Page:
Tuesday, May 25, 2010


This is the packaging of a car-care product.  What could conditional possibly mean?  It turns out that this product is actually a conditioner.  Quite obviously, the misspelling arose because the owner of the business, or the person in charge of marketing the product, does not pronounce syllable-final /l/, hence making conditioner and conditional homophones in his or her speech.
Barbeque (sic)

No, it’s not barbeque — the correct spelling is barbecue.  This has got to be one of the most commonly misspelt words in English.

Friday, May 07, 2010


The first highlighted word, incidences, is wrong; make it incidents (Straits Times, 27 April 2010). 

An incidence is ‘the extent to which something happens or has an effect, e.g. an area with a high incidence of crime’ (Oxford Advanced Learner’s). 

By contrast, an incident is ‘something that happens, usually something unusual or unpleasant, e.g. His bad behaviour was just an isolated incident’.

The above are publicity banners for an exhibition on William Farquhar, who, as every self-respecting student of Singapore history would know, and as the banners helpfully inform us, was the first Resident and Commandant of Singapore, 1819–1823.

In Singapore, the Scots surname Farquhar is usually pronounced /fʌkwʌ/ or /fɑ:kwɑ:/ — the usual pronunciations taught in schools.

So it invariably comes as a shock to Singaporeans to learn that it is pronounced in standard British English as /ˈfɑ:kə/ or /ˈfɑ:kwə/ (Longman Pronunciation Dictionary, 3rd edition).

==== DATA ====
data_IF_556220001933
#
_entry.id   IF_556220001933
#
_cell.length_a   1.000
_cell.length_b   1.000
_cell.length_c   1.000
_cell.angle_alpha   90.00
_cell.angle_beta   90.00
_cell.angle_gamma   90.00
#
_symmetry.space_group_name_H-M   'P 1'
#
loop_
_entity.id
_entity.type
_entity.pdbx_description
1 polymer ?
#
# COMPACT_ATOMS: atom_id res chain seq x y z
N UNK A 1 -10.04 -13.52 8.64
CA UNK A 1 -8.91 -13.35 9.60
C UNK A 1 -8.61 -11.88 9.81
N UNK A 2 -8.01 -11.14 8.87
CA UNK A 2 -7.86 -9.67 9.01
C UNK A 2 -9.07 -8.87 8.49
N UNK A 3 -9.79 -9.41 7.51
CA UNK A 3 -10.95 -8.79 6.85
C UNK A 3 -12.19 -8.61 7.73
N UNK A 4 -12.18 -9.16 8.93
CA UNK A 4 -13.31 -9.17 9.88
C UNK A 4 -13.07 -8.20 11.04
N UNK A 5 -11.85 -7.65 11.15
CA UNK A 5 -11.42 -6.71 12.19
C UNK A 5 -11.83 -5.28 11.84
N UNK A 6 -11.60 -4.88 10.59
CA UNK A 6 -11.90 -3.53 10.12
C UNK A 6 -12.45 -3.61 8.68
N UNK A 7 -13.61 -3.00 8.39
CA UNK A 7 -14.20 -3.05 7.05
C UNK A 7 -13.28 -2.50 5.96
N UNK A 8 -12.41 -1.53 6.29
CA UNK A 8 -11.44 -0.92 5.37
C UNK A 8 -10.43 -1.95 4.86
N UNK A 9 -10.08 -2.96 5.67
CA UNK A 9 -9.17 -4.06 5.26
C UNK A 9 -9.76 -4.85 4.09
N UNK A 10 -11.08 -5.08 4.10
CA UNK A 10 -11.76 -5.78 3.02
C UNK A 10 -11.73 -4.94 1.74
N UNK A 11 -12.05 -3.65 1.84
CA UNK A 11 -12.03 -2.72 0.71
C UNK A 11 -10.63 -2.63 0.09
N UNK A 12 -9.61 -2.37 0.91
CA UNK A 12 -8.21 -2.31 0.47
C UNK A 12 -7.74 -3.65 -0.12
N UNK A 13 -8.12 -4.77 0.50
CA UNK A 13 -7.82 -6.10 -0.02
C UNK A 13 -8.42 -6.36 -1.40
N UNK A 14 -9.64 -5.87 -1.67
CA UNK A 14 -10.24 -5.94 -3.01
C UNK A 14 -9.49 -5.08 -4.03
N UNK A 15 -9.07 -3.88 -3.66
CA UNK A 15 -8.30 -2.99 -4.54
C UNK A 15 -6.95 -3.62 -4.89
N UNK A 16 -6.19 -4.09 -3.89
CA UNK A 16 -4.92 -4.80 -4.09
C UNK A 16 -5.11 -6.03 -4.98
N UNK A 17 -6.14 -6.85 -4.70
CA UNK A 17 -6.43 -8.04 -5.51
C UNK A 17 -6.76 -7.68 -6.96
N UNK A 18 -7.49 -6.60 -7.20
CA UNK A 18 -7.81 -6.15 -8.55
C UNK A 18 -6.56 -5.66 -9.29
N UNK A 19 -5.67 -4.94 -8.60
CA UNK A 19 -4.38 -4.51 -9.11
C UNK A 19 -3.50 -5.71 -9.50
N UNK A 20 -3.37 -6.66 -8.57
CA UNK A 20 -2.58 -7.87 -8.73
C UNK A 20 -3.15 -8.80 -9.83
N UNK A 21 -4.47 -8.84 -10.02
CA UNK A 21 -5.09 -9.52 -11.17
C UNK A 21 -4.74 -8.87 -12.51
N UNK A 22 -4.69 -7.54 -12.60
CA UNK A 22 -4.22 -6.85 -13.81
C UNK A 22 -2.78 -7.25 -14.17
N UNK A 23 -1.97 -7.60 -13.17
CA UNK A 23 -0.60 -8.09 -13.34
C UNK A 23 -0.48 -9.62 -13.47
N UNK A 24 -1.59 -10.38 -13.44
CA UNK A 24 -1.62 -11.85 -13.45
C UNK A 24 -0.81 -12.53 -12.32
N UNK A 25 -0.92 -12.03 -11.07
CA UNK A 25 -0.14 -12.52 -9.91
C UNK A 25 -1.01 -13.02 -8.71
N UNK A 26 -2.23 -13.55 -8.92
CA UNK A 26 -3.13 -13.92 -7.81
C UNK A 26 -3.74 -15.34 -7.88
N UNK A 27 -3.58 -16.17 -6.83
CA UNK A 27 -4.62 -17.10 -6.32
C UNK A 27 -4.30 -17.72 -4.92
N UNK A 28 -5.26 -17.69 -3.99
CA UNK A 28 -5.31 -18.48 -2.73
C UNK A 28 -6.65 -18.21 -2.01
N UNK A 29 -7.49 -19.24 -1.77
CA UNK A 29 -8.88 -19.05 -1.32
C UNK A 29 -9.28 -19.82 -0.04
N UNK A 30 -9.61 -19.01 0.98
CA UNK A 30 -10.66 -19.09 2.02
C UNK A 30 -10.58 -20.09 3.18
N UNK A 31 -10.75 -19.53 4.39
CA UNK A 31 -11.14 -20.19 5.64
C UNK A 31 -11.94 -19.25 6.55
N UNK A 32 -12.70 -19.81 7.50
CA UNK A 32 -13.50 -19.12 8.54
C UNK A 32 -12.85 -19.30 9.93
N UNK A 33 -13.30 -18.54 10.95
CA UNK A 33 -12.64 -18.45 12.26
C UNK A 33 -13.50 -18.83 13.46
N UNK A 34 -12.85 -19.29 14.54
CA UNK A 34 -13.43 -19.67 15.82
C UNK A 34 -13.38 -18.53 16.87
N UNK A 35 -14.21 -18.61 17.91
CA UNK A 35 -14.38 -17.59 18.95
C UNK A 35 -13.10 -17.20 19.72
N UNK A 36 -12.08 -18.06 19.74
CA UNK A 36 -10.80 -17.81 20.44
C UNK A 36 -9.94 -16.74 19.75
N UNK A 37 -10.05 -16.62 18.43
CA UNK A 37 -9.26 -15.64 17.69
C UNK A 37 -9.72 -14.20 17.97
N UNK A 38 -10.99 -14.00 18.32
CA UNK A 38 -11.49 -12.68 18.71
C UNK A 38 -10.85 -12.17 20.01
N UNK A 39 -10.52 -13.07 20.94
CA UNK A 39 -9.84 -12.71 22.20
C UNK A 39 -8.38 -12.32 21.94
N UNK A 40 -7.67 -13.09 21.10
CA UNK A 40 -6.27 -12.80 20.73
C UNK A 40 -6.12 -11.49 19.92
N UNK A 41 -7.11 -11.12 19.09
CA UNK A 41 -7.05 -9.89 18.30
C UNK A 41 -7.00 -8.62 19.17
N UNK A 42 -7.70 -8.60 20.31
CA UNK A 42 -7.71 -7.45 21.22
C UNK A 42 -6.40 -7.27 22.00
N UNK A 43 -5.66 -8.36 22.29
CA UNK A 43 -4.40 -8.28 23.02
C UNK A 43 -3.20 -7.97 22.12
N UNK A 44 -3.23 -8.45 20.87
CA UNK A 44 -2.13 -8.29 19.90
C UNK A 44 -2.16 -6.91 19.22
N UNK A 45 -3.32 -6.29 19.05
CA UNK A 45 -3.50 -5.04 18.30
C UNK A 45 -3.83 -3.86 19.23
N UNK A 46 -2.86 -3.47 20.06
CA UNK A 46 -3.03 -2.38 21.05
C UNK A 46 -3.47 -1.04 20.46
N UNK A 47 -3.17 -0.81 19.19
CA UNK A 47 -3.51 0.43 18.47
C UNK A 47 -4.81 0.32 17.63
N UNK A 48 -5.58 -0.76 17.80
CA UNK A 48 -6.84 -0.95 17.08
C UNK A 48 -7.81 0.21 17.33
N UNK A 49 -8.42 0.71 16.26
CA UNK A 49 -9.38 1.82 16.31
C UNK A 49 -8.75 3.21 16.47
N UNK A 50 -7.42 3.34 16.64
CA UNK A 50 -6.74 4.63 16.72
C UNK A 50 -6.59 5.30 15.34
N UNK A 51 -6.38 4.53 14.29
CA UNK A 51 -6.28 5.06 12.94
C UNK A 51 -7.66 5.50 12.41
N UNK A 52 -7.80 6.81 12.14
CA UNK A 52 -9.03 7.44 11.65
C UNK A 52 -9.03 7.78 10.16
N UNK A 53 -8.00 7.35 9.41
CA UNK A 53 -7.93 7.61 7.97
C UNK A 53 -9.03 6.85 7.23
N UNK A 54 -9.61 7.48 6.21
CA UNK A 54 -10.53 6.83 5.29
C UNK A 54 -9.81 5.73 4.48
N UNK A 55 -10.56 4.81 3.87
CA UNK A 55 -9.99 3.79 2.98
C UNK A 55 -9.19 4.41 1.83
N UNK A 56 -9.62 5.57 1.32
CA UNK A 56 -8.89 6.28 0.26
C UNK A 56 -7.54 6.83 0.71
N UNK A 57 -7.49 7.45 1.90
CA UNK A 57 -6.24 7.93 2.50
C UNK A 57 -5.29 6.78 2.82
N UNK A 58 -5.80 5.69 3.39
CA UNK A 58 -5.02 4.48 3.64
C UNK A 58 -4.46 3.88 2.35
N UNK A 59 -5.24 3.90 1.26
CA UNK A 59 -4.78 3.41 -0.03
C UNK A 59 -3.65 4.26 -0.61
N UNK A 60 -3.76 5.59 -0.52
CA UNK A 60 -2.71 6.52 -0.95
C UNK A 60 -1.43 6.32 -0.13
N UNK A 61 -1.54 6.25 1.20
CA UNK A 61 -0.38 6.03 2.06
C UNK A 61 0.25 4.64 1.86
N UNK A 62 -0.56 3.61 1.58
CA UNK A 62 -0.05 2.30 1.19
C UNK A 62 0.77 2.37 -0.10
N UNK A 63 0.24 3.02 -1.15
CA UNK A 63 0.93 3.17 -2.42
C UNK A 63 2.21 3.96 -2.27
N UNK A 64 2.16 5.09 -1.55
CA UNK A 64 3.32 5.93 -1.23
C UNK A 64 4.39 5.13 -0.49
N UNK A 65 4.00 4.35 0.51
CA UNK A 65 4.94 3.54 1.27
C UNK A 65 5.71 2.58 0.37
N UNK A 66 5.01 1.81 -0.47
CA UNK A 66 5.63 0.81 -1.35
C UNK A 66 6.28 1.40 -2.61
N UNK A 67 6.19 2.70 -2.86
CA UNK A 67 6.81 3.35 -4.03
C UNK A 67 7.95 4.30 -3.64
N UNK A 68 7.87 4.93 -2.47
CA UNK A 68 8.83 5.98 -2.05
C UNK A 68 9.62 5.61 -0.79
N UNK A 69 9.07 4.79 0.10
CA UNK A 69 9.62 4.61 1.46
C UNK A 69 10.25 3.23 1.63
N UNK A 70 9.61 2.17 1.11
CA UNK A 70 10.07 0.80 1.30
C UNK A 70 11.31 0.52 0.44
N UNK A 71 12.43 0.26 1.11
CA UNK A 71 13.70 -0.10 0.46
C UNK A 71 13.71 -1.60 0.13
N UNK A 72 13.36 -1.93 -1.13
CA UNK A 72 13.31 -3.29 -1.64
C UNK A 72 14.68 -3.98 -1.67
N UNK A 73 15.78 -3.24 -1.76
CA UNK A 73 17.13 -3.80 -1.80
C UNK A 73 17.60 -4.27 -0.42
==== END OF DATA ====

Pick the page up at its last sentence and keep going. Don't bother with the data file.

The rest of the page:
However, considering that most Singaporeans do not consistently distinguish between the vowels /ʌ/ and /ɑ:/, it is perhaps wiser to stick with the Singaporean pronunciation than to insist on the standard.  Or if the standard pronunciation is indeed important, then teach the variant with /w/, i.e. /ˈfɑ:kwə/ rather than /ˈfɑ:kə/.

The highlighted word above (The New Paper, 14 April 2010) should, of course, be cost rather than cause.  As with so many typos, this one seems to have a phonological basis. 

But how do cost and cause end up as homophones (or at best near-homophones) in Singapore English when, in British Received Pronunciation (RP) for example, they are /kɒst/ and /kɔ:z/? 

The first factor is the neutralization of distinctions between vowels that are differentiated in other varieties of English: here, the distinction between short /ɒ/ and long /ɔ:/, which is responsible for pot/port being a minimal pair in RP.

The second is the phenomenon of final fricative devoicing, where /z/ becomes [s], which leads to course and cause being /kɒs/ or /kɔ:s/ in Singapore English, whereas in RP they are /kɔ:s/ and /kɔ:z/.

And finally, the simplication of consonant clusters, leading to the loss of /t/ in cost.